Re: In-Process 29th November
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Good question. Most of the time it comes back to developers not knowing about accessibility, what is required, or how to test for it. Ideally, developers should be taught how to make accessible software (& web sites) when learning to create in the first place. Unfortunately it's not included in most courses. Unless a developer has a personal connection with someone who needs accessible content, they might never consider it. For that reason, we recommend not usually going in "all guns blazing" and instead explaining the problem and what you need. If you do that and a large software company comes back and says "We know it's not accessible, and we don't care", then, by all means, let rip at them, sue them, encourage people to boycott them, etc. If it's something designed by someone on their own in their free time, they may have difficulty rebuilding it - it is definitely easier to make something accessible from the outset than to have to fix it later.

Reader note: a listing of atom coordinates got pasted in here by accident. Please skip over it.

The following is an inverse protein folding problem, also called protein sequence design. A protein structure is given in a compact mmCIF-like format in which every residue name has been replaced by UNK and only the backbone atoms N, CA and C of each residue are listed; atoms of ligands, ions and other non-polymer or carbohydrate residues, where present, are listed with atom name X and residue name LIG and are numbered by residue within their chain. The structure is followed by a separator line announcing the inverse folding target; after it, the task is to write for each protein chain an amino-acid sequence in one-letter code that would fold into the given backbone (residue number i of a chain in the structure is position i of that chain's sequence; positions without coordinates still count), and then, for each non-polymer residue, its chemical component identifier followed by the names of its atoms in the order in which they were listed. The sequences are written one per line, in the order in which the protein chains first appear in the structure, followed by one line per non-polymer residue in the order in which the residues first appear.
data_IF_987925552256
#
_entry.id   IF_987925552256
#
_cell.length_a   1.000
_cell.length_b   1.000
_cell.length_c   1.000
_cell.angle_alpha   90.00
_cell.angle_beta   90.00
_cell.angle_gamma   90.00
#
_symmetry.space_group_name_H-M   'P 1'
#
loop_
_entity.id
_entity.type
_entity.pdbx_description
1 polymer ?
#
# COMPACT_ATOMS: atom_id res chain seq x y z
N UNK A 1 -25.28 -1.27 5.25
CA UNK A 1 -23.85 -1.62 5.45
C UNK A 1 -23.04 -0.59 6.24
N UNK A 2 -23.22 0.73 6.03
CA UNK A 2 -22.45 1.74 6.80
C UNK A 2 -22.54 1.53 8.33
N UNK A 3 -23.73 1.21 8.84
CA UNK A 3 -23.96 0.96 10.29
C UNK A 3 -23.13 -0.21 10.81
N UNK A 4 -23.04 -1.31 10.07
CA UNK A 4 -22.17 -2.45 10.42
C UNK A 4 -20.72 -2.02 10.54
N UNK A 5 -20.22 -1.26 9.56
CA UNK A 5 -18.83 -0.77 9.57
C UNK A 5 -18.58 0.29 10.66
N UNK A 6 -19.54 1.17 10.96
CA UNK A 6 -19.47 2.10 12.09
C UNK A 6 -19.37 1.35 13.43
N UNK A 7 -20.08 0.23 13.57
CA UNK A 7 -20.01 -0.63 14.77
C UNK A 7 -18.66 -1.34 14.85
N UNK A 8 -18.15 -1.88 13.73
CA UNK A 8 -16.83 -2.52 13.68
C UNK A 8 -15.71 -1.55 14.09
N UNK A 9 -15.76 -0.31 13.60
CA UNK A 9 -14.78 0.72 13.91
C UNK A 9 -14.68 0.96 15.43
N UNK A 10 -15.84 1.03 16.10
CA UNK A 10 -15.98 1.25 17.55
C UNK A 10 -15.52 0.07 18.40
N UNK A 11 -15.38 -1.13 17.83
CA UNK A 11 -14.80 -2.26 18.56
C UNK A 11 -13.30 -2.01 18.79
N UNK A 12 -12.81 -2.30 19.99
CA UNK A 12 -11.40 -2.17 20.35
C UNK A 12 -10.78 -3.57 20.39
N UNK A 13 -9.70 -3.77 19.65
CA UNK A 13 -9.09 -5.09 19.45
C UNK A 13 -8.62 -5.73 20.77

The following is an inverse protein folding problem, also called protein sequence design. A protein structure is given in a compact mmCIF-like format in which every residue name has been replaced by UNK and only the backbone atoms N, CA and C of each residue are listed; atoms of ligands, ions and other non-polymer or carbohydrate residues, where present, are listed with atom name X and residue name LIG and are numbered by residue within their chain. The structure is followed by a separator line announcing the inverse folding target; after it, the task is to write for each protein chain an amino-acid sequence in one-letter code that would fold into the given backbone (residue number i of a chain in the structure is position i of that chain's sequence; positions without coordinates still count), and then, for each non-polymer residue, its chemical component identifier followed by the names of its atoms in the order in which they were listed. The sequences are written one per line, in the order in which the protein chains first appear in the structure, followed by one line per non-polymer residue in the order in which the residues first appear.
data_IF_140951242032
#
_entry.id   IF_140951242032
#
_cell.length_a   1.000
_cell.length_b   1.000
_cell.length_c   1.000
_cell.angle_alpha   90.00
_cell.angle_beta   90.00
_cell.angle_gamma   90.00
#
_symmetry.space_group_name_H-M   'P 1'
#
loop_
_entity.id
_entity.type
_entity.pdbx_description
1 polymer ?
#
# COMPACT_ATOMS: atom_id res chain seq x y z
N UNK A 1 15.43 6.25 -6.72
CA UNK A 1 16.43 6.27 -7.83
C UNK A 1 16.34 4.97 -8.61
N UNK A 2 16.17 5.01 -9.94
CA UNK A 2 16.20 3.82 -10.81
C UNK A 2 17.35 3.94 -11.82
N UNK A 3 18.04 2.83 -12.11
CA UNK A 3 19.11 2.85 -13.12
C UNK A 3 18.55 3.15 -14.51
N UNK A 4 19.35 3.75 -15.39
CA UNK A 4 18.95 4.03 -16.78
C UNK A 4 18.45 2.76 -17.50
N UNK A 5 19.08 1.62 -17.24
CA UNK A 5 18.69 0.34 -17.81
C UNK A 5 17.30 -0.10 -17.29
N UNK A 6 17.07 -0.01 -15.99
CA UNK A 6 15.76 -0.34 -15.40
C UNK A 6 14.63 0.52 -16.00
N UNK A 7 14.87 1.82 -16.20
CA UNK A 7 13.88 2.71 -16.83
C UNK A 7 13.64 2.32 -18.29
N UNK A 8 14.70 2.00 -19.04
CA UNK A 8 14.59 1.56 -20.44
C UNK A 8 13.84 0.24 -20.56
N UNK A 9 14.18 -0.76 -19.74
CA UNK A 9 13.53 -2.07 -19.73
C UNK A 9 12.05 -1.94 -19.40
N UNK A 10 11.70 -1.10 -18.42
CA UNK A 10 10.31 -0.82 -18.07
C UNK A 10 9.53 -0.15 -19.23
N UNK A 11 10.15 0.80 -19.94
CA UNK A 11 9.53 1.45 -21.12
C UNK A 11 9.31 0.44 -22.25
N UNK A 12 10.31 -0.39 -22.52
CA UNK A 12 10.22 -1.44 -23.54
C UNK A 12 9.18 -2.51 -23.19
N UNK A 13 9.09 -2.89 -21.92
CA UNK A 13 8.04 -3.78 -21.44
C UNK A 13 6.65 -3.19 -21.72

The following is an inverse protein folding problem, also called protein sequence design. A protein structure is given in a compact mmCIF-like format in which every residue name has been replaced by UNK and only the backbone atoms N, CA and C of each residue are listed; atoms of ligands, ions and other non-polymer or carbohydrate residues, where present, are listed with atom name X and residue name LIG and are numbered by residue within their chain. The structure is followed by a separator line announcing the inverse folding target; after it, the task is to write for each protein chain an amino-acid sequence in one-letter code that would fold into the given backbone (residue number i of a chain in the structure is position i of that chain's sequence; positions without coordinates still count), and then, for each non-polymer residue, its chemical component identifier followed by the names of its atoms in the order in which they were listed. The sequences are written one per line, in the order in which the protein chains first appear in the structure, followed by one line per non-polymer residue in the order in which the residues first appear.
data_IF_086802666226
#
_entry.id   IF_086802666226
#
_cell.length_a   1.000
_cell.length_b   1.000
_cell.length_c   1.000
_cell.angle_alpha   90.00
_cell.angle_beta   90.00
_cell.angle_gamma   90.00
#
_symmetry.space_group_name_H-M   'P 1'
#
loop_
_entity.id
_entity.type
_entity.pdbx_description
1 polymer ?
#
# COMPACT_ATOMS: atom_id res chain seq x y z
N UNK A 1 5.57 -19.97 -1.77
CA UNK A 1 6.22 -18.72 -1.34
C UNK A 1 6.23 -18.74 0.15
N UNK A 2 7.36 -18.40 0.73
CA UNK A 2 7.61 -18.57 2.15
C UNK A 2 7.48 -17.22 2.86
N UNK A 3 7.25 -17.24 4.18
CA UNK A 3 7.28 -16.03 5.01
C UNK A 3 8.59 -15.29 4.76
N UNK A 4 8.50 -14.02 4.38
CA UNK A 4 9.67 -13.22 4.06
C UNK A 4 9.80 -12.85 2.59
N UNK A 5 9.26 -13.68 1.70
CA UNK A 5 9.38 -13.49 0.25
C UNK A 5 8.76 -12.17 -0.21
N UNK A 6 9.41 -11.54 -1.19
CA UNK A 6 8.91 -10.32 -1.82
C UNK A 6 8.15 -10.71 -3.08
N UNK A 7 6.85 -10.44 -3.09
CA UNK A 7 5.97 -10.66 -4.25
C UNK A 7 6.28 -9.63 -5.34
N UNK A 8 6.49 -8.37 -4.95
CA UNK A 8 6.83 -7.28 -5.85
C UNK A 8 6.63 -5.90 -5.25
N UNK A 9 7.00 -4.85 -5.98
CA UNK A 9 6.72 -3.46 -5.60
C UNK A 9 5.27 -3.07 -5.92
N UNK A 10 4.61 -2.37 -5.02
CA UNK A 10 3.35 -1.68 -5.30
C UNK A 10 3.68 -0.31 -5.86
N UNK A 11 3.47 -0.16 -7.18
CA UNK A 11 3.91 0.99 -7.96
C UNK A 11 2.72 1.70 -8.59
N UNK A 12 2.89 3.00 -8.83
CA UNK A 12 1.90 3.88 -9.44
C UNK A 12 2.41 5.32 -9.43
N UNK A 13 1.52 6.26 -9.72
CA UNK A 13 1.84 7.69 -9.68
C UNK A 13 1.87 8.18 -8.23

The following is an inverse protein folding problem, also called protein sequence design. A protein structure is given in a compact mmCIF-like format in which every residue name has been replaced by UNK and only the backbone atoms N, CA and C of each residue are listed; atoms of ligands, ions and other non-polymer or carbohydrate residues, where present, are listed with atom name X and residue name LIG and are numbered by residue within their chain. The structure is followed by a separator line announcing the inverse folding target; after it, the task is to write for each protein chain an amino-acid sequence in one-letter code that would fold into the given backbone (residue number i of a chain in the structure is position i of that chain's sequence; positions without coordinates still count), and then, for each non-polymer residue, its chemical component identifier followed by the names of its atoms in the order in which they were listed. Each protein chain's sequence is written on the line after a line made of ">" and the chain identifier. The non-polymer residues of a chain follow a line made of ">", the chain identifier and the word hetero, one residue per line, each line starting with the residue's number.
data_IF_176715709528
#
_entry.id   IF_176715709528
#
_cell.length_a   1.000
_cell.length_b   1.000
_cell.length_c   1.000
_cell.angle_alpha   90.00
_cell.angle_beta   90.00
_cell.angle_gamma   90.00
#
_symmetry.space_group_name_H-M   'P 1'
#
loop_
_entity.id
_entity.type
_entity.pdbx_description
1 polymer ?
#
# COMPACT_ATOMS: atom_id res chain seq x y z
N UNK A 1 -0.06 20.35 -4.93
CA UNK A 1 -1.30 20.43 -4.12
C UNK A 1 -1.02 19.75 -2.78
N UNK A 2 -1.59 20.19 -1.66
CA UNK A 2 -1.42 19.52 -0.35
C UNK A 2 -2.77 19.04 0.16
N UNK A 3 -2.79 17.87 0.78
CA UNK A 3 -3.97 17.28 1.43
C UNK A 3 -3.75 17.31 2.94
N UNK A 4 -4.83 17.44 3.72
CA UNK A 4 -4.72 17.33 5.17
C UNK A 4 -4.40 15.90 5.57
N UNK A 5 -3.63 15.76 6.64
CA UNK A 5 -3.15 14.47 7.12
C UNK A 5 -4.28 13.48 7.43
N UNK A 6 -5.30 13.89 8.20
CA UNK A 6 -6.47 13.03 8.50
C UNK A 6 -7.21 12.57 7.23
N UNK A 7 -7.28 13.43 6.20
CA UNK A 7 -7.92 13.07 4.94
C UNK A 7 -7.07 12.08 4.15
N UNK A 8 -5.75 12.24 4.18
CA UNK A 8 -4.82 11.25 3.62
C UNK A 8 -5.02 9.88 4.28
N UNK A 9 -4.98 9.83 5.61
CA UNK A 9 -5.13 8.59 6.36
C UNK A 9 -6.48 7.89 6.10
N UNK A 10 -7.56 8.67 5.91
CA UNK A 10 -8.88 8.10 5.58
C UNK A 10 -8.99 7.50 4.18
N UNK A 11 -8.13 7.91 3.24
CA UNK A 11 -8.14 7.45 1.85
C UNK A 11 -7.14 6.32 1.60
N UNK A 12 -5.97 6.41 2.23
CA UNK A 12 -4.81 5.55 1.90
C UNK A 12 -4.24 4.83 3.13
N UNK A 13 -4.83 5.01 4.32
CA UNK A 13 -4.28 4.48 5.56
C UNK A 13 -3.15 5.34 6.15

Sometimes, a developer will make something which fits how they work, so if they rely heavily on the mouse, they might not consider keyboard shortcuts. Or if they add keyboard shortcuts, they might not realise the difficulty that many users have in executing three or four key combinations.
Standards such as WCAG exist to prompt developers to ensure they consider things like contrast, text size and navigation. In terms of steps to make software accessible - the exact procedure will vary depending on the development environment and language being used etc. So standards and pointers of things to be aware of like WCAG and like the #NoMouse challenge I mentioned in In-Process are good places to start.
On Sat, Nov 30, 2019 at 5:01 AM zahra <nasrinkhaksar3@...> wrote: